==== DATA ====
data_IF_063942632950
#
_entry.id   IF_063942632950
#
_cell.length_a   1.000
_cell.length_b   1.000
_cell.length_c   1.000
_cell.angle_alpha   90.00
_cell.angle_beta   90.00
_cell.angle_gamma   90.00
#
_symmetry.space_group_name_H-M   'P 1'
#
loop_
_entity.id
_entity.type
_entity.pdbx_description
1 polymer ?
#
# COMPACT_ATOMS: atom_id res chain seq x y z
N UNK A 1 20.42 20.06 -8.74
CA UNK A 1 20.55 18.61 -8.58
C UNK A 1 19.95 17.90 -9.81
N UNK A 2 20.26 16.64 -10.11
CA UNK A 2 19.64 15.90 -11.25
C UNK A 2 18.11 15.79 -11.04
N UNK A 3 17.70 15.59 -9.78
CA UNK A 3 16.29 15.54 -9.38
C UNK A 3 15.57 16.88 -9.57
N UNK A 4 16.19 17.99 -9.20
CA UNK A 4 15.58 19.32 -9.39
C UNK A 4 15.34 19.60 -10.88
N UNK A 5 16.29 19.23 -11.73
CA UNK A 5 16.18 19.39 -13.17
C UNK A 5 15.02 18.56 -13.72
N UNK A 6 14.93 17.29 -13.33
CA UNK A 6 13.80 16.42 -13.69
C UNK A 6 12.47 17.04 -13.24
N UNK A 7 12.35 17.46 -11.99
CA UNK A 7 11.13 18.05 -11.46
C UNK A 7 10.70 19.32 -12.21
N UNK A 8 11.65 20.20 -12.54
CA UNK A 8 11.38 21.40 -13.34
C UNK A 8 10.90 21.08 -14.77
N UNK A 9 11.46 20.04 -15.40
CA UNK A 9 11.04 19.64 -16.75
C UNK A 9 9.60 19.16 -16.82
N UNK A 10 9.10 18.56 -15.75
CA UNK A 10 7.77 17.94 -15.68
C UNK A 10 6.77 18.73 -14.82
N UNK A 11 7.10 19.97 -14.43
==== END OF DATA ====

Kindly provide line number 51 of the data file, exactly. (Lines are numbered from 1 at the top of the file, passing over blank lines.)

N UNK A 11 7.10 19.97 -14.43